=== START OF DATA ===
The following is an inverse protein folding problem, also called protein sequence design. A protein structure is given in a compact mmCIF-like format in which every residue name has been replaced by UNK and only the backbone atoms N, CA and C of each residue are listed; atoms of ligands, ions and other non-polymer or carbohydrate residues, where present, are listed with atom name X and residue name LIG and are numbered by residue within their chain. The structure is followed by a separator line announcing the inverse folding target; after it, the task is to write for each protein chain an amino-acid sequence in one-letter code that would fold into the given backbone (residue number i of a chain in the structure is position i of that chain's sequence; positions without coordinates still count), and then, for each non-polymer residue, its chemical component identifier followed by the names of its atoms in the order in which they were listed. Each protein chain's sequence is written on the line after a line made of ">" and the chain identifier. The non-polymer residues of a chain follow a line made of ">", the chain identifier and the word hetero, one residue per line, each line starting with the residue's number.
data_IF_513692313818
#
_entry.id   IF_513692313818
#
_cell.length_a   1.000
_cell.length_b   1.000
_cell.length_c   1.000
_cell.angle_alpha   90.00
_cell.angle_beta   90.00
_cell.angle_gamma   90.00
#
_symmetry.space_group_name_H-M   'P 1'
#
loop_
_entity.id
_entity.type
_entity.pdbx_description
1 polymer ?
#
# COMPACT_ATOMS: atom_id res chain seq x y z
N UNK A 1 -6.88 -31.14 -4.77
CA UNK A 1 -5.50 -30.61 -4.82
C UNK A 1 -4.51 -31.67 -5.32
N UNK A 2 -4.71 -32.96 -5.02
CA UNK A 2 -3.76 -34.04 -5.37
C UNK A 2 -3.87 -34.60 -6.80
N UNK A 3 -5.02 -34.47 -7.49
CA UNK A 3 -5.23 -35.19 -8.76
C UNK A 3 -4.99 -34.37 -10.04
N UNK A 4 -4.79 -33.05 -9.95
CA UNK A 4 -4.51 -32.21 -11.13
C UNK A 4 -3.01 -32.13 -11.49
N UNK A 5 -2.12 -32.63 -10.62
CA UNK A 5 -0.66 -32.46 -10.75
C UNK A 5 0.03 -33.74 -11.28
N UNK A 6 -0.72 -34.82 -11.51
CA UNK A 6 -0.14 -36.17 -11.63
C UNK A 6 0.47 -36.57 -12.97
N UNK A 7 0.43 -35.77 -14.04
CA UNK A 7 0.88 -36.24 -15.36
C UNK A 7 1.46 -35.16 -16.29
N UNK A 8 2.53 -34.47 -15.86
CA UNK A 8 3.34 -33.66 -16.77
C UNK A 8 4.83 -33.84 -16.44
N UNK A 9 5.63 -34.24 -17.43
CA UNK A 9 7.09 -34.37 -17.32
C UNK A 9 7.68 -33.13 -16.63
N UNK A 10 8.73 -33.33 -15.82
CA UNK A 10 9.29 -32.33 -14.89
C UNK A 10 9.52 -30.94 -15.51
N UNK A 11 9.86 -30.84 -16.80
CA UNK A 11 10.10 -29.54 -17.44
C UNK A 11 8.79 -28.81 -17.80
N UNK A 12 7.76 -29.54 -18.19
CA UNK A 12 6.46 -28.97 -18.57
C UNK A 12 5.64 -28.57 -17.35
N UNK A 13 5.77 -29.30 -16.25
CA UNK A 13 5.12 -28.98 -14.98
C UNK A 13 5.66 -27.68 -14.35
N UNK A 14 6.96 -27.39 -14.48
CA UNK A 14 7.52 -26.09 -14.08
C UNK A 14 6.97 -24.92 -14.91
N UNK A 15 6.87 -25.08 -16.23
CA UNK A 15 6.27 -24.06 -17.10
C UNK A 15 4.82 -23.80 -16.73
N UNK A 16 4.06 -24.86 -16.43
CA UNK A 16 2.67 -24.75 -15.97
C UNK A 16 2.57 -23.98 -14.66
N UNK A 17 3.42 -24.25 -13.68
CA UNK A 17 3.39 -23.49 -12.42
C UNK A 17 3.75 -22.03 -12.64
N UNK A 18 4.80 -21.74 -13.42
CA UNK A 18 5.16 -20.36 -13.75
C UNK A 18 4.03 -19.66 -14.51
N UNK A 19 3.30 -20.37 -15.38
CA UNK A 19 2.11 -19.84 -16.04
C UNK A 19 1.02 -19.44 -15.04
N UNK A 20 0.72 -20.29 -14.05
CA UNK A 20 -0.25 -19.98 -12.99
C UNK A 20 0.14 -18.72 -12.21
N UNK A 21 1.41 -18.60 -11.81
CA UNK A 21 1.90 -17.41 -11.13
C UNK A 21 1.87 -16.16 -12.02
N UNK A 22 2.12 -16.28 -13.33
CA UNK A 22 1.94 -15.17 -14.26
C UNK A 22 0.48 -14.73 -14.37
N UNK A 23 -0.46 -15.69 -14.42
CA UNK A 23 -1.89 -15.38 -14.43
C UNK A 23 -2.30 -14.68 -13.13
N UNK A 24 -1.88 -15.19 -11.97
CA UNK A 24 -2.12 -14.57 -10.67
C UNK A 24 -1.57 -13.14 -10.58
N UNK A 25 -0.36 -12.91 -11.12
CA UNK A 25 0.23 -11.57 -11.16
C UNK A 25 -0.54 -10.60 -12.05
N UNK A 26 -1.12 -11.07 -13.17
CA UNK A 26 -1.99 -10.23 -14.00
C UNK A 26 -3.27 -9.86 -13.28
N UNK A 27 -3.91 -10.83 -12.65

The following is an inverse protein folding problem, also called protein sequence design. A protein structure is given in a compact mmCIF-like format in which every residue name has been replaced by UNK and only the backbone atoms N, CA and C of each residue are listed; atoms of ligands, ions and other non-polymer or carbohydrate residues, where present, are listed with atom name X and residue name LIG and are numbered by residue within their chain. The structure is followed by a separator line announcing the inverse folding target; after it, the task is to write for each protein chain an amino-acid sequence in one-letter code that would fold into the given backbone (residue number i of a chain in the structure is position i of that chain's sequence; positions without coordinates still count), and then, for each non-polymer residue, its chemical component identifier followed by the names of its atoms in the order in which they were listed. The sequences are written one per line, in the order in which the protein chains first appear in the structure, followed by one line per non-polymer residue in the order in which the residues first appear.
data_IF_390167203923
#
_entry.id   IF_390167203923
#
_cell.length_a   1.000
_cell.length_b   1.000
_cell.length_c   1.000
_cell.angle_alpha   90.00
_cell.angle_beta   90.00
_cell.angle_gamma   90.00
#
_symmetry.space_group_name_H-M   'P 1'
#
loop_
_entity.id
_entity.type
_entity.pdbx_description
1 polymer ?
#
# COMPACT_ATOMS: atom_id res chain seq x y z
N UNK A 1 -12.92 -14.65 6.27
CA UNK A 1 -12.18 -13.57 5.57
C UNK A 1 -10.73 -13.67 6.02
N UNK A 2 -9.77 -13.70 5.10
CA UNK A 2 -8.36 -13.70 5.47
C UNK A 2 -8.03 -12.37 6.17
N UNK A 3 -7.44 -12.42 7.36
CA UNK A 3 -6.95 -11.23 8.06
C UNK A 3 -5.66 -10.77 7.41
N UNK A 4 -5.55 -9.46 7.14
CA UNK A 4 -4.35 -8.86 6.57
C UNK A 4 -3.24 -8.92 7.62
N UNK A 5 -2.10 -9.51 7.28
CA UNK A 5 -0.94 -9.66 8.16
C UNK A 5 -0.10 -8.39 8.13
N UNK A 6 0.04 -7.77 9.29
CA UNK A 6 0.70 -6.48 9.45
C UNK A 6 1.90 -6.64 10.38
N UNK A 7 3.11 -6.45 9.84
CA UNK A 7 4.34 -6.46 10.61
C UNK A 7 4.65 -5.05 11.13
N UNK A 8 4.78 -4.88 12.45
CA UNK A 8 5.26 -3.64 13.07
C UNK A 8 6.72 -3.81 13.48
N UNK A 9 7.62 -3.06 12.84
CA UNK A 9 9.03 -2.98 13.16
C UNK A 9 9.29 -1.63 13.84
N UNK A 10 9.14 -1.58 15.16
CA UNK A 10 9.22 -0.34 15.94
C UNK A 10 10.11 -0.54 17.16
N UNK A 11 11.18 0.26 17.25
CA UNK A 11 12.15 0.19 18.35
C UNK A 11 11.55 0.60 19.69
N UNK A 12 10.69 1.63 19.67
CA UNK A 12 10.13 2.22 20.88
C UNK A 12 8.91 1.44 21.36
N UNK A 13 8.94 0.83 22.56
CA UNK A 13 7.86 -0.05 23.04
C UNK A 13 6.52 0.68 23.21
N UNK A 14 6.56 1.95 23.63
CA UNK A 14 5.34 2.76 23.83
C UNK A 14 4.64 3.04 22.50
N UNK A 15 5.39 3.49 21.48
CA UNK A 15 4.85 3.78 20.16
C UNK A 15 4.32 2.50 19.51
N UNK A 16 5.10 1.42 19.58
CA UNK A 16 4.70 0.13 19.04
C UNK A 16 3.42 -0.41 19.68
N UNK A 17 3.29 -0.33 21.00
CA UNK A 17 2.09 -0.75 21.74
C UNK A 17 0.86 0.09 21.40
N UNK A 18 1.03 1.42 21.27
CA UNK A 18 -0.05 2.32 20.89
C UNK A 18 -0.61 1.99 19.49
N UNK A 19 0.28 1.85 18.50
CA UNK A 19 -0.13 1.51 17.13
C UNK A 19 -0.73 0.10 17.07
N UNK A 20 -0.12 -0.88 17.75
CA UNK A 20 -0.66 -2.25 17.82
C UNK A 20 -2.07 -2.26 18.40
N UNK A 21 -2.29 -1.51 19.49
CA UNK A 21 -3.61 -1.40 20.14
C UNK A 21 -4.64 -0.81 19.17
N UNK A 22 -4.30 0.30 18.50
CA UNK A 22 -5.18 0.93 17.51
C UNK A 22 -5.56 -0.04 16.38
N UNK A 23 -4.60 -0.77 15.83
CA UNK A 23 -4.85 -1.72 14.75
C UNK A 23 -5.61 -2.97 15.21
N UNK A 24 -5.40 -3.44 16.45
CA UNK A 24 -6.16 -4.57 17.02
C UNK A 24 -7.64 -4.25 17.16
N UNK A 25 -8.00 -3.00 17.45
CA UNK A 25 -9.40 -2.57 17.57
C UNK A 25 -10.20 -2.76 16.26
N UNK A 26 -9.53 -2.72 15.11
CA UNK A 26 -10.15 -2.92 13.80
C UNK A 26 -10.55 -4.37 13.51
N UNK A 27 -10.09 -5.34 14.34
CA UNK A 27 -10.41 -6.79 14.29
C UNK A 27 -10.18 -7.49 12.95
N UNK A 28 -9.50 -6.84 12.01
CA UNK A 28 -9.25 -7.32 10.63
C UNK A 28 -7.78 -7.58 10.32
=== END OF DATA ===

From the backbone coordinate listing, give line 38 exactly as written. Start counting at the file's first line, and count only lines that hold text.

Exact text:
CA UNK A 6 -0.14 -36.17 -11.63